If you didn’t catch the tea during the finale of RuPaul’s Drag Race season 11, then we’re spilling it for you. RuPaul shedding some light on his good girlfriend Michelle Visage situation, Breast Implant Illness Awareness.
Now, Michelle Visage advocates for Breast Implant Illness awareness. Read on to get all the details…
CelebNHealth247.com reports that Michelle Visage said “sashay away” to her breast implants for an important reason.
Back in February near the beginning of RuPaul’s Drag Race Season 11, TV judge and LGBTQ+ ally Michelle Visage revealed she would be having her breast implants removed as she believes she they have been making her sick “for 20 years”
Her hubby Jax posted this photo of the operating table where Michelle would be having her implants taken out. It was part of her journey and documentary:
My hubby is amazing and has been my rock through this recovery…
It wasn’t until the Season 11 finale of RuPaul’s Drag Race, the 50-year-old media personality took time out during the season finale festivities to shed some light on breast implant illness awareness.
RuPaul looked up to the balcony to say a little something to his gal paying respect to Michelle while making light of a very serious situation:
My courageous friend decided to undergo explant surgery to have her breast implants removed; to help other women who may be suffering from breast implant illness,” the drag icon said, as he dazzled in a neon-green gown and larger-than-life blonde wig. She’s sharing her story in an upcoming documentary.
RuPaul followed it with a goodbye to Visage’s implants with a cheeky “In Memoriam” tribute. “Breast in Peace.”
He ended the moment saying:
I promise from now on no more big boob jokes… Now, is there anything you want to get off your chest?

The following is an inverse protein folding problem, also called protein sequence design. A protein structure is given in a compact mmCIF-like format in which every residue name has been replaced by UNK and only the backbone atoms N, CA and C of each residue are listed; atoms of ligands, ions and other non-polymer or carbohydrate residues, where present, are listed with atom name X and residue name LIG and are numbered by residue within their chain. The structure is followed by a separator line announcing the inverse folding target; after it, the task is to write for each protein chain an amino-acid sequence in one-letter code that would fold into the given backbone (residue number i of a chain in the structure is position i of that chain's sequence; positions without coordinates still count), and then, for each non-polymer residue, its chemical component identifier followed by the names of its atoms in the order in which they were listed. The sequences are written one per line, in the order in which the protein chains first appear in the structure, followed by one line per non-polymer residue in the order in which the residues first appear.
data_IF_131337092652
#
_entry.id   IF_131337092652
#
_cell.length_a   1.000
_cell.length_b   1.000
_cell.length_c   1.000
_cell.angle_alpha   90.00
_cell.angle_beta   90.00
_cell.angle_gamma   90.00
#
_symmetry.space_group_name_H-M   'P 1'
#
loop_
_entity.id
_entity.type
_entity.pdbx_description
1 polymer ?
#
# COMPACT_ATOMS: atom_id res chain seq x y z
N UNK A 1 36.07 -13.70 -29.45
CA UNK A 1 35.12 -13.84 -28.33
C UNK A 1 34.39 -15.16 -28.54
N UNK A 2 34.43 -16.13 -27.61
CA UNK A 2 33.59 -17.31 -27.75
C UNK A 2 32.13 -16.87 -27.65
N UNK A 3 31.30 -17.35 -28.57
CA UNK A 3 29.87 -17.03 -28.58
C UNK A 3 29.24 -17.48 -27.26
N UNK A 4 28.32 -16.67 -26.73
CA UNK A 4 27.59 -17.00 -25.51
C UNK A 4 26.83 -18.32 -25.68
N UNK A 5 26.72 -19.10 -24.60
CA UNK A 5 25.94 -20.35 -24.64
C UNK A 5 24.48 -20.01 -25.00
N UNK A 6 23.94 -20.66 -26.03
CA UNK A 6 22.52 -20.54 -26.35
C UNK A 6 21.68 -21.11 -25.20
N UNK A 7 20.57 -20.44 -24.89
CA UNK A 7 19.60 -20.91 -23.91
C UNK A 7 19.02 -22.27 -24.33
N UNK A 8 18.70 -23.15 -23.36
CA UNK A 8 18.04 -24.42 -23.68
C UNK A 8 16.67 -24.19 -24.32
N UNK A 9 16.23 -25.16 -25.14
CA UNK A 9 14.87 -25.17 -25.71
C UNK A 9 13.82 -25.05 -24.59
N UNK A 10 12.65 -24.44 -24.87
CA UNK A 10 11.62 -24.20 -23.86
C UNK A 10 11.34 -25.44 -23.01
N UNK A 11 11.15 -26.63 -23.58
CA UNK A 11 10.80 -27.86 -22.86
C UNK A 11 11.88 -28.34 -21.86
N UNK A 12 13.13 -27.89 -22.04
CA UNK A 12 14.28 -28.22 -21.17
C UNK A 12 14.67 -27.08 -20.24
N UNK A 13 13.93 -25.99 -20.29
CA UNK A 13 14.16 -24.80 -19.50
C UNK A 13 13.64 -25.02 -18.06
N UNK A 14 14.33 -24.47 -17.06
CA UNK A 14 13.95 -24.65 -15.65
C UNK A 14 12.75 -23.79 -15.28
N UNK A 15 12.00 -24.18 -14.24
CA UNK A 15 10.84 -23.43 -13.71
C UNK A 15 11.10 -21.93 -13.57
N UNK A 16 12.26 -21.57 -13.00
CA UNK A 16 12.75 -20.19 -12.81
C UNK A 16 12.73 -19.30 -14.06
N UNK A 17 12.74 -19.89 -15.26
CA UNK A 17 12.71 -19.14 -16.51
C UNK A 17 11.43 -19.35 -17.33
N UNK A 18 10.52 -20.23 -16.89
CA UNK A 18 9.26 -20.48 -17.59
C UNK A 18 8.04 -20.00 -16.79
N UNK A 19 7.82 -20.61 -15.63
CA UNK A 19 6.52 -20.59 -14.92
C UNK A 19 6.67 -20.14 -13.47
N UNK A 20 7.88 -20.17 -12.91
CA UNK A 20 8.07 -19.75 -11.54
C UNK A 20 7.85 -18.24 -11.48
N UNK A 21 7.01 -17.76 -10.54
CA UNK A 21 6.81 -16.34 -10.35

Michelle laughed it off as she knew it was all love coming from Ru.
Before RuPaul let the world know of Michelle situation, she took to social media back in February to speak on rejoining the “ITTY BITTY TITTY COMMITTEE!”:
Here we go, everyone….. Tonight as I make my debut on the Wembley Arena stage ??(major dream come true) I wanted to share a picture of me now, post EXPLANT. No padding, no bra, JUST ME AND MY NATURAL, BEAUTIFUL BREASTS. I could never do this before implants. I had so much shame and hate for what I was given by nature, mostly because of boyfriends and bosses telling me how unsexy my small boobs were. NOT ANYMORE. I am reclaiming my body, sexuality and most of all, my HEALTH! #BreastImplantIllness affects hundreds of thousands of women and I am one of them. I AM PROUD TO BE THE CEO OF THE ITTY BITTY TITTY COMMITTEE! thank you to my brilliant surgeon and #BII advocate @jchunmd1 LIVE FOR TODAY EVERYONE, love yourself for who you are. I love you all and live your best life TODAY!
If you are wondering what is ‘breast implant illness’ here’s some info:
A growing body of scientific research links breast implants to autoimmune disorders and a rare form of cancer that has claimed more than a dozen lives worldwide. Despite this, it is not recognized within the field of medicine and there is no test to diagnose it.
Autoimmune disorders are conditions where immune cells attack your body. Immune cells usually help our bodies fight off infections and foreign substances. However, these immune cells see silicone as a foreign substance, and that can cause the body to start an immune response.
In some cases, the immune system launches a big enough attack that it starts attacking the body, which could lead to symptoms like joint pain, fatigue, mental confusion, dry eyes, and hair loss. Some women with breast implants report a wide range of symptoms that do not fit into one specific condition. Over time, some women develop a pattern of symptoms that are diagnosed as lupus, scleroderma, fibromyalgia, or other conditions.
In 2006, the U.S. Food and Drug Administration’s brought silicone implants back on the market, following an earlier decision to approve the less-commonly-used saline-filled implants. Leading manufacturers Allergan and Mentor lobbied for silicone implants to be restored, assuring regulators that the myriad of ailments reported by breast implant patients were concerns of the past. (It’s recommended that breast implants be changed every 10 – 15 years.)
What they didn’t tell women is that the FDA’s own safety notices warn that as many as one in five women who receive breast implants will get them removed within a decade due to complications
In the U.S., as many as 20% of women who receive breast implants for augmentation have to have their implants removed within 8 to 10 years.
Another thing that the FDA left out was what advocate Karissa Pukas revealed in a YouTube video that she struggled so much after getting her breast augmentation with side effects like brain fog, acne, hair loss, and fatigue that she decided to have the implants removed this year.